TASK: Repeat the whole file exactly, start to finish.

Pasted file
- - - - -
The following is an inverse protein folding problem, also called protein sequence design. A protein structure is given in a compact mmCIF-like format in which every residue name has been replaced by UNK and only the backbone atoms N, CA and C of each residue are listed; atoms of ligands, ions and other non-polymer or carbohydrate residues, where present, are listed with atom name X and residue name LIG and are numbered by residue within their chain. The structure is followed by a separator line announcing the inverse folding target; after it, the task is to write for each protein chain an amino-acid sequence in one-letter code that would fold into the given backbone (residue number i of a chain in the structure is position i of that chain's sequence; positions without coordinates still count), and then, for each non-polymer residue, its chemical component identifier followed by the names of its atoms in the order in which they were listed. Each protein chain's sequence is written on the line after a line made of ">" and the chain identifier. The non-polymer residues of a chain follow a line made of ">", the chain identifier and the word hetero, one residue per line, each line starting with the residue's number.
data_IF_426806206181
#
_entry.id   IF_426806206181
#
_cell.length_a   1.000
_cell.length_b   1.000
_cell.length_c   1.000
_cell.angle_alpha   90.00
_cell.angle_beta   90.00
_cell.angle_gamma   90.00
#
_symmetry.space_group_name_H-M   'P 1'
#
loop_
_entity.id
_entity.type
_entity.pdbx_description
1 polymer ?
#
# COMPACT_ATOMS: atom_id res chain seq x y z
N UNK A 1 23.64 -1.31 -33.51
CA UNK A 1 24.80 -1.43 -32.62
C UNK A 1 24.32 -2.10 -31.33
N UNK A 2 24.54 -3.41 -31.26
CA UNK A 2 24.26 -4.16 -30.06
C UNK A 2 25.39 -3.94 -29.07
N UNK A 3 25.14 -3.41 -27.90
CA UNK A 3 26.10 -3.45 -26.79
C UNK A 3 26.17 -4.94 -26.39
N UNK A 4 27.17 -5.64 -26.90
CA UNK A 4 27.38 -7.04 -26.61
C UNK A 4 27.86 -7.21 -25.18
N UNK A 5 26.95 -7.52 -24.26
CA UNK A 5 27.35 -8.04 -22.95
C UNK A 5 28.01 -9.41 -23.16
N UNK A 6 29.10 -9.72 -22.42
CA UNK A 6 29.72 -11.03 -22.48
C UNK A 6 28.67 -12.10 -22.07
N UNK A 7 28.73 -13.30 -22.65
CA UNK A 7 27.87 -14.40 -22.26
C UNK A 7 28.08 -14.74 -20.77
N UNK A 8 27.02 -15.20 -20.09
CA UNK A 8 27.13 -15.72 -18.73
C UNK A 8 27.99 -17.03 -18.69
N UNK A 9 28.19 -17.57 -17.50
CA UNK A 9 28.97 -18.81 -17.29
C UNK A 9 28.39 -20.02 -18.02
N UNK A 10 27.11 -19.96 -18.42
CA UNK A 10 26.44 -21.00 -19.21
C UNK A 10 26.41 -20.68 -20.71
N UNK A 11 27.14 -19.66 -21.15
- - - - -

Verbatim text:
The following is an inverse protein folding problem, also called protein sequence design. A protein structure is given in a compact mmCIF-like format in which every residue name has been replaced by UNK and only the backbone atoms N, CA and C of each residue are listed; atoms of ligands, ions and other non-polymer or carbohydrate residues, where present, are listed with atom name X and residue name LIG and are numbered by residue within their chain. The structure is followed by a separator line announcing the inverse folding target; after it, the task is to write for each protein chain an amino-acid sequence in one-letter code that would fold into the given backbone (residue number i of a chain in the structure is position i of that chain's sequence; positions without coordinates still count), and then, for each non-polymer residue, its chemical component identifier followed by the names of its atoms in the order in which they were listed. Each protein chain's sequence is written on the line after a line made of ">" and the chain identifier. The non-polymer residues of a chain follow a line made of ">", the chain identifier and the word hetero, one residue per line, each line starting with the residue's number.
data_IF_426806206181
#
_entry.id   IF_426806206181
#
_cell.length_a   1.000
_cell.length_b   1.000
_cell.length_c   1.000
_cell.angle_alpha   90.00
_cell.angle_beta   90.00
_cell.angle_gamma   90.00
#
_symmetry.space_group_name_H-M   'P 1'
#
loop_
_entity.id
_entity.type
_entity.pdbx_description
1 polymer ?
#
# COMPACT_ATOMS: atom_id res chain seq x y z
N UNK A 1 23.64 -1.31 -33.51
CA UNK A 1 24.80 -1.43 -32.62
C UNK A 1 24.32 -2.10 -31.33
N UNK A 2 24.54 -3.41 -31.26
CA UNK A 2 24.26 -4.16 -30.06
C UNK A 2 25.39 -3.94 -29.07
N UNK A 3 25.14 -3.41 -27.90
CA UNK A 3 26.10 -3.45 -26.79
C UNK A 3 26.17 -4.94 -26.39
N UNK A 4 27.17 -5.64 -26.90
CA UNK A 4 27.38 -7.04 -26.61
C UNK A 4 27.86 -7.21 -25.18
N UNK A 5 26.95 -7.52 -24.26
CA UNK A 5 27.35 -8.04 -22.95
C UNK A 5 28.01 -9.41 -23.16
N UNK A 6 29.10 -9.72 -22.42
CA UNK A 6 29.72 -11.03 -22.48
C UNK A 6 28.67 -12.10 -22.07
N UNK A 7 28.73 -13.30 -22.65
CA UNK A 7 27.87 -14.40 -22.26
C UNK A 7 28.08 -14.74 -20.77
N UNK A 8 27.02 -15.20 -20.09
CA UNK A 8 27.13 -15.72 -18.73
C UNK A 8 27.99 -17.03 -18.69
N UNK A 9 28.19 -17.57 -17.50
CA UNK A 9 28.97 -18.81 -17.29
C UNK A 9 28.39 -20.02 -18.02
N UNK A 10 27.11 -19.96 -18.42
CA UNK A 10 26.44 -21.00 -19.21
C UNK A 10 26.41 -20.68 -20.71
N UNK A 11 27.14 -19.66 -21.15